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Apr 16, 2015 6:06 AM

Eugene, Oregon, to host 2021 world athletics championships

The Associated Press

BEIJING (AP) After nearly four decades of bypassing the United States, track and field's marquee event is finally headed to the country that has been the dominant force in the sport.

The small Oregon city of Eugene, a town steeped in American track history and the home of the University of Oregon, was surprisingly chosen Thursday as host of the 2021 world athletics championships.

The IAAF, the governing body of the sport, said the decision was driven by the popularity of track and field in the American market.

"In granting the championships to Eugene, the IAAF Council have made a clear choice on a strategic decision that enables us to take advantage of a unique opportunity that may never arise again," IAAF President Lamine Diack said in a statement.

The world athletics championships have been held every two years since 1991, the third edition of the competition. The first world championships were held in 1983 in Helsinki, Finland, followed by Rome in 1987.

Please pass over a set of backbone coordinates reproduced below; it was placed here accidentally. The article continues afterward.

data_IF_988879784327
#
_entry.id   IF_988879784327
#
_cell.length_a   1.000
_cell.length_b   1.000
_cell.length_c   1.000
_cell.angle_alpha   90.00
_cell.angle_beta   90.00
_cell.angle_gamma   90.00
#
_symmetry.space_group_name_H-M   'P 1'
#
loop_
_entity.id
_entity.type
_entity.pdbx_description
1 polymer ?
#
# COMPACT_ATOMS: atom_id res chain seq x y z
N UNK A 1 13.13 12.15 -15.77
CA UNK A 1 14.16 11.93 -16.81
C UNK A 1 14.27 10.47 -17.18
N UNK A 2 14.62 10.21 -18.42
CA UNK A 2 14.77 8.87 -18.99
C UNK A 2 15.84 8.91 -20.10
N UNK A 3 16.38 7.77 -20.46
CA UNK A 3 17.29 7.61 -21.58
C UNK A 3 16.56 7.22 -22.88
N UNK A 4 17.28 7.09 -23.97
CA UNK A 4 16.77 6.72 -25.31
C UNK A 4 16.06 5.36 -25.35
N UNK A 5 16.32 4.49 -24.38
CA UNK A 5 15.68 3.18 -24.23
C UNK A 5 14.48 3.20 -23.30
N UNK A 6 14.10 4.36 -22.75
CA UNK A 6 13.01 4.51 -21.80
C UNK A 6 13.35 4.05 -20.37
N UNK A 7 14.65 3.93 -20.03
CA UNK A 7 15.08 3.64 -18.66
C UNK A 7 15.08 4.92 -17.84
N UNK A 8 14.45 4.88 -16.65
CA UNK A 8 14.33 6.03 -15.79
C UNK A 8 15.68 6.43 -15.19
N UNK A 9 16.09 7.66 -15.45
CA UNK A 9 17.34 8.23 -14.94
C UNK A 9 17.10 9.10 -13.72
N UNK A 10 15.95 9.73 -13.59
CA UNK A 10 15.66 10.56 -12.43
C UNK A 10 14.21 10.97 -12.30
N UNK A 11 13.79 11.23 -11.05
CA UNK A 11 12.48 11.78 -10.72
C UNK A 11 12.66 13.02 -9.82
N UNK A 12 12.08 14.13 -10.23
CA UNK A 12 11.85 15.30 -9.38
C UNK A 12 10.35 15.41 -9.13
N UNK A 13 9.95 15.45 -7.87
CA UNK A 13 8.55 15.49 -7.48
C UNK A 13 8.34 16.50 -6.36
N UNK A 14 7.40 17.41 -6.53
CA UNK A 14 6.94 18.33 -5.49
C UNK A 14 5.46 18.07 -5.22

The 2015 competition will be held in Beijing, followed by London in 2017 and Doha, Qatar, in 2019.

Although the United States has never hosted the championships, the country's athletes have dominated the medals table, finishing at the top of the list in 11 of the 14 previous competitions. The other three times the Americans were second.

The IAAF said it bypassed the usual bidding process and chose Eugene because of the financial support offered by the governor of Oregon and the United States Olympic Committee, as well as NBC's commitment to produce and broadcast the event.

While cities usually compete to hold such events, the IAAF also awarded the 2007 world championships to Osaka, Japan, without opening it to bidding.

Eugene's bid last November to host the 2019 world championships was not successful. But the city renewed its lobbying for the 2021 edition over recent months with a fresh proposal to the IAAF.

The leader of that effort, Vin Lananna, said the IAAF would not regret its decision.

"We promise to deliver an outstanding championships for the sport of track and field in America and around the world," Lananna said.

Diack said Eugene offered access to a key market for athletics and would further the sport's global development.

The announcement came during the second half of the IAAF Council meeting in Beijing.


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